“does not consider that, in this instance, a case exists for a disregard. He is aware of the background to your application and appreciates that the proposed expenditure could well make a valuable contribution to a wider understanding of emissions in the area. He strongly believes, however, that if your Council feels that the monitoring is essential to meet its public health responsibilities, it must absorb the additional spending involved within its target level of expenditure.”
Why should the ratepayers of Torfaen be required to pay to investigate the havoc wrought by ReChem because that company, avaricious for profits, is allowed by the Government to import for incineration thousands of tons of hazardous waste through Newport from Holland and Ireland?
Perhaps my most important question to the Minister is this. Last week the Government Chemist certified that the incinerated ash at ReChem set to the Government Chemist by my local authority showed the presence in it of deadly dioxins and furans in the most deadly isomer group. What action are the Government taking in the light of that new evidence? The matter cannot be delayed. Given the well publicised and acknowledged deficiency in ReChem’s flue gas cleaning system, from this week on my constituents can look at the emissions coming from ReChem’s chimneys and believe as reasonable men and women that deadly dioxins and furans may be falling on them and their children. What reassurance, can the Minister give my constituents today?
What is the Government’s reaction to the ominous statement released yesterday by the Welsh water authority that ReChem is discharging PCBs into the sewers? The statement makes it clear that those fearsome chemicals have now entered the Ponthin treatment works and the water authority feels compelled to extend investigations to cover all sewerage works in its south-east division. That bare and taciturn statement will of itself send a chill throughout Gwent. Will the Minister now explain the significance of that statement? Can he genuinely and with conviction put a reassuring gloss on it to relieve the anxieties that are now bound to arise?
Does the Minister accept the validity of the recent request by the industrial air pollution inspectorate to Torfaen council saying that the inspectorate must be consulted on virtually all types of proposed new development within a 1¼ mile radius of ReChem? If the Secretary of State for Wales is so confident that our complaints are groundless, is the Minister prepared to tell the council that that request should be ignored? If he supports the request, why does he do so?
Does he realise that if he supports the inspectorate we are justified in describing ReChem as a curse upon our valley, sterilising an area of prime industrial and residential land, engendering doubt and unease among all the industries and inhabitants in the area, inevitably depressing house prices and thus robbing the many proud home owners in Panteg? Is it any wonder that all of us in Torfaen want ReChem to quit our valley?
My next question concerns the tip at Tirpentwys. All the problems there arise primarily because ReChem and its associates disgorge their waste there. Not surprisingly, there is deep feeling in the area that in the battle of priorities for the limited funds at the council’s disposal as a result of the Government’s squeeze serious security and supervisory deficiencies have arisen. I am sure that the council will now remedy that, whatever the cost, and it must be done speedily. But why should my ratepayers be called upon to pay for this absolutely necessary work and supervision? Why should they have to pay to contain the industrial waste, not only of areas outside my constituency in Britain, but of the Dutch and the Irish, to swell ReChem’s profits? It is high time that the Government banned the importation of toxic waste, even as they now intend to ban the importation of asbestos waste.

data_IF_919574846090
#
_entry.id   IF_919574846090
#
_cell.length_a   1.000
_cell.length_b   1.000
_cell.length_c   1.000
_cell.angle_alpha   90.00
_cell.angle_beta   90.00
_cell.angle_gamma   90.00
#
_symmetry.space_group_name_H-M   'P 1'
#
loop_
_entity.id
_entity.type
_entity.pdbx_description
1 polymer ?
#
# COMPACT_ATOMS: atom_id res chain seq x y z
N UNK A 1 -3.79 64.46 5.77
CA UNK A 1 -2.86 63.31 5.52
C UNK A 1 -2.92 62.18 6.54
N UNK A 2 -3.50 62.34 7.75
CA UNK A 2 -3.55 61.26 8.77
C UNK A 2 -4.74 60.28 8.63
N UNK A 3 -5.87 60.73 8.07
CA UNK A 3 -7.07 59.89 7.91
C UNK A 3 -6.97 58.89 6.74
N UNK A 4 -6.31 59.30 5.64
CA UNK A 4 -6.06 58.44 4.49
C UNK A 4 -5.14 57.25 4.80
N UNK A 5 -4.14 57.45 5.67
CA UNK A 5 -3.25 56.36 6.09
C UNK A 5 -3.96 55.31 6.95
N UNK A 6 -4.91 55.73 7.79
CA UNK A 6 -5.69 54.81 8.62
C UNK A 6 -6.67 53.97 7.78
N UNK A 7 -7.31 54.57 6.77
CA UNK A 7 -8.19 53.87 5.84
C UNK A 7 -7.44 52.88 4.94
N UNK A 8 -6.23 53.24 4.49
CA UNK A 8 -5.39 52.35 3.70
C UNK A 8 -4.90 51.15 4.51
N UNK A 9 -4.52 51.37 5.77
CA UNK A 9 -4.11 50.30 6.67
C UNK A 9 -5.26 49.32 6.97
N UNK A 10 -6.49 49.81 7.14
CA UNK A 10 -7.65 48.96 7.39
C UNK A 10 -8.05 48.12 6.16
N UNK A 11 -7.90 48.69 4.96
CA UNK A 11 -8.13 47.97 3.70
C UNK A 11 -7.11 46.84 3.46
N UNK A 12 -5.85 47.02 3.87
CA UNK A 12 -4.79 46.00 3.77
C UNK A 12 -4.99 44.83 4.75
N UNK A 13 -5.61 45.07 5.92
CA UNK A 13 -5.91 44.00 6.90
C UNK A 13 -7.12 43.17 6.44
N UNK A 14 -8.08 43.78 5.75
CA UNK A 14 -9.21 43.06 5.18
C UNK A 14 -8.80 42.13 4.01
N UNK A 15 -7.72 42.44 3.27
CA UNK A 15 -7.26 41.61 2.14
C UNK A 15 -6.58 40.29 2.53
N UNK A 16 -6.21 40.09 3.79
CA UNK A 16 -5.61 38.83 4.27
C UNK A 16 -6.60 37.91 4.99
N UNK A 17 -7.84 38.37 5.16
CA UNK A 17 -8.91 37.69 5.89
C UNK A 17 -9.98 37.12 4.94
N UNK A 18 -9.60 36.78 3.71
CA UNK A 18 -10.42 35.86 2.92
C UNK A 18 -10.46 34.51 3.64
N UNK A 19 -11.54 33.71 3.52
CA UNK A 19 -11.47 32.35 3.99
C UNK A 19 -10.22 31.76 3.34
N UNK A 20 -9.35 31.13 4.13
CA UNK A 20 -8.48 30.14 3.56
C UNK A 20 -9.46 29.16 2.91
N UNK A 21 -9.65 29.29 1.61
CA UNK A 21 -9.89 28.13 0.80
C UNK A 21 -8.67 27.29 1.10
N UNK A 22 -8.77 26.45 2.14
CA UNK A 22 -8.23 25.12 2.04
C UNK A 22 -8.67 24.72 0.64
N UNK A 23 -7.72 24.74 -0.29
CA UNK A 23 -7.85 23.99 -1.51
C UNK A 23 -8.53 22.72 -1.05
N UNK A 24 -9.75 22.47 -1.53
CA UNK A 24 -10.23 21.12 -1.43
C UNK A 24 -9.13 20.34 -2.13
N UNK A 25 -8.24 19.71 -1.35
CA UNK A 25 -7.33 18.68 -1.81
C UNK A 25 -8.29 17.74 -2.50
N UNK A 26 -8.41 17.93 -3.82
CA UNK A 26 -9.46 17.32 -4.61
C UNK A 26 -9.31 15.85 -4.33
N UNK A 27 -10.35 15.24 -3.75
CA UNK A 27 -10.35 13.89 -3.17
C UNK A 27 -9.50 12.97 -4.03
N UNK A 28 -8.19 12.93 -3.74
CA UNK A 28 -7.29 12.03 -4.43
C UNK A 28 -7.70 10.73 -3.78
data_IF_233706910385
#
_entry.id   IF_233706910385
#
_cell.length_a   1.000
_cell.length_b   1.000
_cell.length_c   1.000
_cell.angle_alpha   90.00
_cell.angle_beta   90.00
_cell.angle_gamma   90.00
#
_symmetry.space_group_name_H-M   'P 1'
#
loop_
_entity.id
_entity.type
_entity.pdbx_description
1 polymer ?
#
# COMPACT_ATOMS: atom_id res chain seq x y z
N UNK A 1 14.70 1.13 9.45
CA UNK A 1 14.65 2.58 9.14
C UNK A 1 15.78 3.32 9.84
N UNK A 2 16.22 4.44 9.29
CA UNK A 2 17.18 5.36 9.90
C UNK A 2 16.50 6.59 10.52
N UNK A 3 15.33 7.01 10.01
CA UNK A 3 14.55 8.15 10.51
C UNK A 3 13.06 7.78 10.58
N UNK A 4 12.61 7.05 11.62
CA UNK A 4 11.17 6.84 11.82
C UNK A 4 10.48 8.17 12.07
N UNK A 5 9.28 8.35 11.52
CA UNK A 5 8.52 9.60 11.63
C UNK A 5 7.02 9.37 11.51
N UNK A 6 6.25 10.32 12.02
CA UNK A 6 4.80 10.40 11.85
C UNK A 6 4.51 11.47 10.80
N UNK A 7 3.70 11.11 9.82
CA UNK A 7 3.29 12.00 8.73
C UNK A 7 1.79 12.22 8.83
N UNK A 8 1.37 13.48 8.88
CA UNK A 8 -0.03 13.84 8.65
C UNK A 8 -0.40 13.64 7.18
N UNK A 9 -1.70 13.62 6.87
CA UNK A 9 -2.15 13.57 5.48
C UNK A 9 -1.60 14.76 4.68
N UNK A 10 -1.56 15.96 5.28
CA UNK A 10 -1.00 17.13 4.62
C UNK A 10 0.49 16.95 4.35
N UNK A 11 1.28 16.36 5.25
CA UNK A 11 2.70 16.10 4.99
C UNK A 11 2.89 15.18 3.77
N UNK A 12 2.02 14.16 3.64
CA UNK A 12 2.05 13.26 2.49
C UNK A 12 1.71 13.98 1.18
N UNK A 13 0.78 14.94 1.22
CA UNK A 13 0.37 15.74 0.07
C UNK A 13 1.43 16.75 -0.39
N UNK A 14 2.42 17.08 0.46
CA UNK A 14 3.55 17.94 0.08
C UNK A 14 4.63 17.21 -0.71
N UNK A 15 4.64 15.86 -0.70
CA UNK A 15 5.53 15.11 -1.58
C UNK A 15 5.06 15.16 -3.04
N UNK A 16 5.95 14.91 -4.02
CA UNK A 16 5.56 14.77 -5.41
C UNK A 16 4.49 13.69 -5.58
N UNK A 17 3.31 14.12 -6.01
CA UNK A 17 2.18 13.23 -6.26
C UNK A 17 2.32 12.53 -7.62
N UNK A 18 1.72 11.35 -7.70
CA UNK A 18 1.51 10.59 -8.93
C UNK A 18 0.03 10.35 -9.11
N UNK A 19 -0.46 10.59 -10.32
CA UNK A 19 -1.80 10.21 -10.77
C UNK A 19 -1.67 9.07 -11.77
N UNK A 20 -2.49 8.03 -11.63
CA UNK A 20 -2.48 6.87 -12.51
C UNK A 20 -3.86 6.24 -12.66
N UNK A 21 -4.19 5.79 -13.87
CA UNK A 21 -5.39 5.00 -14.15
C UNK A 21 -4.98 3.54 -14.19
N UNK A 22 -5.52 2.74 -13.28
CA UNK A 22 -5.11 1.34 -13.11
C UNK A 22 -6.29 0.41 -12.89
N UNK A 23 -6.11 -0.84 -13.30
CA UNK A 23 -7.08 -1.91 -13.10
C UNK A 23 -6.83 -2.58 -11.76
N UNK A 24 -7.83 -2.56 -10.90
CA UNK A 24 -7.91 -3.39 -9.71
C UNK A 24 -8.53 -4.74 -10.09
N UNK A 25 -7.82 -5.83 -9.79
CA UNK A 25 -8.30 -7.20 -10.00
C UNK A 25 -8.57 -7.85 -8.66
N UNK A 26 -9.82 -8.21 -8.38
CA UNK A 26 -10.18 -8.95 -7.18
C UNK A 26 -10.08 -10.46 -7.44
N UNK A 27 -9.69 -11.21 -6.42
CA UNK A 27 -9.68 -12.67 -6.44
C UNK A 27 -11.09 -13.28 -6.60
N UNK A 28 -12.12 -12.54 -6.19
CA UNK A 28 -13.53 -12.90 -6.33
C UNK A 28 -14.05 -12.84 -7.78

My final question relates to the hazardous waste inspectorate’s recent revelation that, although a high proportion of the 5,000 tonnes imported into Britain comes through Newport, the contracting importer—presumably ReChem — has failed to appoint a port agent and, therefore, defeats the main purpose of the Control of Pollution Regulations. What is the Secretary of State doing to remedy what the inspectorate last month called “this unsatisfactory situation”?
I could ask many more questions, but I am aware that the hon. Member for Romsey and Waterside (Mr. Colvin) wishes to speak, and I am deeply anxious to have replies, at least to my third and fourth questions.
I hope that the Minister realises that in 1972 the Royal Commission on environmental pollution said that the public should be entitled to
“the fullest possible amount of information on all forms of environmental pollution, with the onus placed on the polluter to substantiate claims for exceptional treatment.”
The Royal Commission made the overriding recommendation that
“a guiding principle behind all legislative and administrative controls relating to environmental pollution should be a presumption in favour of unrestricted access for the public to information which the pollution control authorities obtain or receive by virtue of their statutory powers, with provision for secrecy only in those circumstances where a genuine case for it can be substantiated.”
Those principles, which the Government are supposed to have accepted, can be implemented only if the Government reconsider their position and permit us to have a proper and exhaustive public inquiry. I am sure that, when all the evidence has been tested, the result will reveal overwhelmingly the need for ReChem to be moved from my constituency.